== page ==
They even made sure everything looked perfect from the second floor of the home. “The house has large windows, so you really experience the landscape from inside as well,” explains Bryan. In fact, this integration of indoors and outdoors is another tenet of Japanese architecture, according to Freeman.

Inside, this sense of nature is heightened through the use of local granite and various woods. The “public” spaces on the main floor are all connected, creating a nice flow for when the couple is entertaining family or hosting events. And there’s plenty of room for the Clarks to display their collection of artwork. “During the design phase, the clients didn’t know which works they were going to install, so we just focused on the house itself,” explains the architect. “However, we did incorporate a hanging system into the architecture, allowing them to mount pieces anywhere and without nails. As such, the art can be changed out easily.” The same hanging system appears on the lower level, where there is a dedicated gallery that’s used as a rotating art space. “We are slowly acquiring additional art for the gallery,” says Martha. “One of our sons is an artist, so we hope to showcase some of his pieces there as well.” The other rather unorthodox space is the music room, which was constructed for audio and video with the help of sound engineer Lou Clark. “This room was a challenge because it needed to be precisely designed according to the geometry of sound,” explains Freeman. “The proportions had to be just so in order to optimize sound absorption quality. It ended up taking quite a bit of time.”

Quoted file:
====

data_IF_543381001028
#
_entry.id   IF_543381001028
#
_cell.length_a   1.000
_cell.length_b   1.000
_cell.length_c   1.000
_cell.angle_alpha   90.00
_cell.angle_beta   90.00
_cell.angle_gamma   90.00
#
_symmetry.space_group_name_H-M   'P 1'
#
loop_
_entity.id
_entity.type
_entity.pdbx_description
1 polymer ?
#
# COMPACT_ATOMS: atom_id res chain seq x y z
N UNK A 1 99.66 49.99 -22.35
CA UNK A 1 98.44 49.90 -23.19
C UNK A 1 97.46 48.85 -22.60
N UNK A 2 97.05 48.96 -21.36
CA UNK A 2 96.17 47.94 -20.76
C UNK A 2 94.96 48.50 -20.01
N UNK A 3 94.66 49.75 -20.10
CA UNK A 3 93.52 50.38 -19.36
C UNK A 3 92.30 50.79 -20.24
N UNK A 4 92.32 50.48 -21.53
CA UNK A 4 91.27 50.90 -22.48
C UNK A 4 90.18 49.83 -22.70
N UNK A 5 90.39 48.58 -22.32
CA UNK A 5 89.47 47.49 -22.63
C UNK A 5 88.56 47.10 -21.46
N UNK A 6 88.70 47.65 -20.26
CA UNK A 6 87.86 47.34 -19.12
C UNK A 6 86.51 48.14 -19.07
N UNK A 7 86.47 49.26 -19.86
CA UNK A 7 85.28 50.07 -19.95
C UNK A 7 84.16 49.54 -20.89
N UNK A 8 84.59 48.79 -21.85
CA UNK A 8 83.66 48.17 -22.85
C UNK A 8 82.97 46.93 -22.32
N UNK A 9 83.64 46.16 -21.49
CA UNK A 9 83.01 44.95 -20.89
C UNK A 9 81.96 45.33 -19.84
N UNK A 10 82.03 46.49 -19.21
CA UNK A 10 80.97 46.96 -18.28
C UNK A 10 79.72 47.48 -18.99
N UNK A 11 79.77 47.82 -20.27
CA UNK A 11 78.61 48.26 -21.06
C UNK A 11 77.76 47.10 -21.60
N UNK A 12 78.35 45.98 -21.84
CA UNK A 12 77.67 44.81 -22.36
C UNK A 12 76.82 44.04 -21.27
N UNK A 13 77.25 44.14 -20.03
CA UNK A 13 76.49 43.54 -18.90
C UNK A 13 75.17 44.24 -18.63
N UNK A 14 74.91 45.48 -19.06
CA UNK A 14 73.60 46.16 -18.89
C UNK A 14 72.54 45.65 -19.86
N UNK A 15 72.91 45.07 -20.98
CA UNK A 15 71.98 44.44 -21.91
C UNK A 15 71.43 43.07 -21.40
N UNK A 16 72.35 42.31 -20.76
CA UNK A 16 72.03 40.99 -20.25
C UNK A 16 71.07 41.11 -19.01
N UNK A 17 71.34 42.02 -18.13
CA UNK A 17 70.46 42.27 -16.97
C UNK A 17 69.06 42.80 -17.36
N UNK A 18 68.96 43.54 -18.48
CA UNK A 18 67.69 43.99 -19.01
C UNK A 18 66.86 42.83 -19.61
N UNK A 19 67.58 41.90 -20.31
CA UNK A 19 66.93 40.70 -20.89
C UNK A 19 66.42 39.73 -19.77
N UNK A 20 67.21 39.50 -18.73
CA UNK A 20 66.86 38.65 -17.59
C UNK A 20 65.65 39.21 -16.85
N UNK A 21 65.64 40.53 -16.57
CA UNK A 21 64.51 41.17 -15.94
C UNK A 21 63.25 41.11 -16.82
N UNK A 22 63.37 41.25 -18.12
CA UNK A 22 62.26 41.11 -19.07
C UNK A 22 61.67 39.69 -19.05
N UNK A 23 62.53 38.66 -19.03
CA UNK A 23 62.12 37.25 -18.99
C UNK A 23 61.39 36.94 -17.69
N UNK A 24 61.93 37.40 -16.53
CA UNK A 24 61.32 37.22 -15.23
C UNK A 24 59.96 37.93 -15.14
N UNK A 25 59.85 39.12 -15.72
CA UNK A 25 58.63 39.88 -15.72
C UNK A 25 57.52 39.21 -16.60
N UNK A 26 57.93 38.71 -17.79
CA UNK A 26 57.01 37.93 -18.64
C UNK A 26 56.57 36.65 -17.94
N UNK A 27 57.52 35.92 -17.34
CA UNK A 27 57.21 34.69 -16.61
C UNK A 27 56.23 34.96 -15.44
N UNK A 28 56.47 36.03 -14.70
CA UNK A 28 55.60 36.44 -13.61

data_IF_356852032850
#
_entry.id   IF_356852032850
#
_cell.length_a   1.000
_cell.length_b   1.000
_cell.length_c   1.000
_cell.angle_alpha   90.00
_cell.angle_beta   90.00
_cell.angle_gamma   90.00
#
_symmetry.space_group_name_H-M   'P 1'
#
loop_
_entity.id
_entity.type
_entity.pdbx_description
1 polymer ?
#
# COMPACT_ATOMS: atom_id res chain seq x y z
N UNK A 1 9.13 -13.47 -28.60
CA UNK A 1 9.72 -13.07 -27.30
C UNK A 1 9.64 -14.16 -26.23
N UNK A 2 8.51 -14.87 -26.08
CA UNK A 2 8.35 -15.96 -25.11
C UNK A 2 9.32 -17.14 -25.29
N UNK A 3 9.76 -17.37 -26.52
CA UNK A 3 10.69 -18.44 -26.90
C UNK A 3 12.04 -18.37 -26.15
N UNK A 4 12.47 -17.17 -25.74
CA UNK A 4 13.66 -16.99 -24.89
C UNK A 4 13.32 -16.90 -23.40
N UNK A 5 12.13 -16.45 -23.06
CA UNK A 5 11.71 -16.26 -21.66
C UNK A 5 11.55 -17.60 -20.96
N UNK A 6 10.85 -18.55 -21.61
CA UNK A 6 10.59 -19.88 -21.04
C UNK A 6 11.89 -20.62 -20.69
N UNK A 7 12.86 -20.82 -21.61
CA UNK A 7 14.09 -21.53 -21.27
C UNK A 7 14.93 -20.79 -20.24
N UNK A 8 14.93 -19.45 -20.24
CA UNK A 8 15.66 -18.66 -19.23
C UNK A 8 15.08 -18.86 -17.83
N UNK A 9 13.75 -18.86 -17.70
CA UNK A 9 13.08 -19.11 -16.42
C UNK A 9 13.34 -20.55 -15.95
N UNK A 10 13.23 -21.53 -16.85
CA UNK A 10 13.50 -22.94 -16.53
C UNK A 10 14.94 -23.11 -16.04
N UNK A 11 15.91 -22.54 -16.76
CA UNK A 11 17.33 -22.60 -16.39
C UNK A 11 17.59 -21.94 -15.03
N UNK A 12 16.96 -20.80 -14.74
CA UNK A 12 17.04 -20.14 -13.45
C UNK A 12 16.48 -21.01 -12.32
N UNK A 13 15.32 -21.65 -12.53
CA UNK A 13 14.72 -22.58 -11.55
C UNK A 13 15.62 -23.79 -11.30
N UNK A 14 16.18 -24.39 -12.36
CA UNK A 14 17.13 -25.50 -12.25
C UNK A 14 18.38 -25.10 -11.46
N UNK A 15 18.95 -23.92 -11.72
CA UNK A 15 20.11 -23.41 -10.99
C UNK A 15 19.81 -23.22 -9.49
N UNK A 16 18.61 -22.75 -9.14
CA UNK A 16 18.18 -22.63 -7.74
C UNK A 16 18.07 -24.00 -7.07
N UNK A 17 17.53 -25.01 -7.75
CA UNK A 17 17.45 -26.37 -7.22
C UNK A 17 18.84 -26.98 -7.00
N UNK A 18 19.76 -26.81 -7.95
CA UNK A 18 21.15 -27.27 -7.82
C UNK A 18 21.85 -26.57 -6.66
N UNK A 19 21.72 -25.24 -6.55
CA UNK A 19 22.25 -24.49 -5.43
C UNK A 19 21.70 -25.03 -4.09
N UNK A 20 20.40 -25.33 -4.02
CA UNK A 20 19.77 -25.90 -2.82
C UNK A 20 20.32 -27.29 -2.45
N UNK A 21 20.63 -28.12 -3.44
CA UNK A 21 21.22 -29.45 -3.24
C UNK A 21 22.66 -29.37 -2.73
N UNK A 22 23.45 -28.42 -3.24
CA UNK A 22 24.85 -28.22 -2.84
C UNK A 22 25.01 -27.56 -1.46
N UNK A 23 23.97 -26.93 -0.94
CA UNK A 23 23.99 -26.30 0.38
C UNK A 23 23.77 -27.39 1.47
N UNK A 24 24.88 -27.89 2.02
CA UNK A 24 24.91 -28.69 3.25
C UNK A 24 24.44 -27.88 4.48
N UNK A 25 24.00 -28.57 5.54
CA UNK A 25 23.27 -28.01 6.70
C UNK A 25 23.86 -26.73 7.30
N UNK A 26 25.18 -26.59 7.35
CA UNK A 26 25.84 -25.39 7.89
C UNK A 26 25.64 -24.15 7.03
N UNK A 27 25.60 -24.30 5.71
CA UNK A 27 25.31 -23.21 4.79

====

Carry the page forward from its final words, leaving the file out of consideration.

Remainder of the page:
When it came to the decorating, the Clarks turned to Kittery-based interior designer Nadine Cole, whose work they had admired in a house in Scarborough. “We didn’t want anything flashy,” explains Martha, “and Nadine has a great, low-key design sensibility.” Cole took her cues from the architecture. “Barbara and I discussed the Japanese influence, so I thought about intimacy with the landscape, natural materials, simplicity, and handcrafted furnishings and fixtures,” says Cole. “When selecting wall colors, I referred to museum displays to see which tones would best enhance the art. We stuck with neutrals as well as some deeper shades that create a nice backdrop.” The furnishings themselves are an eclectic mix of new and old, with several vintage items satisfying the Clarks’ admiration for mid-twentieth-century design. “Martha and I always scuffle over who gets to sit in the Eames chair in the living room,” says Geoffrey with a laugh. “It’s the perfect place to have a cup of coffee and watch the lobster boats go out.” Martha concurs, citing the home’s great connection to nature. “We see everything from deer to wild turkeys,” she says. “It’s very satisfying indeed.”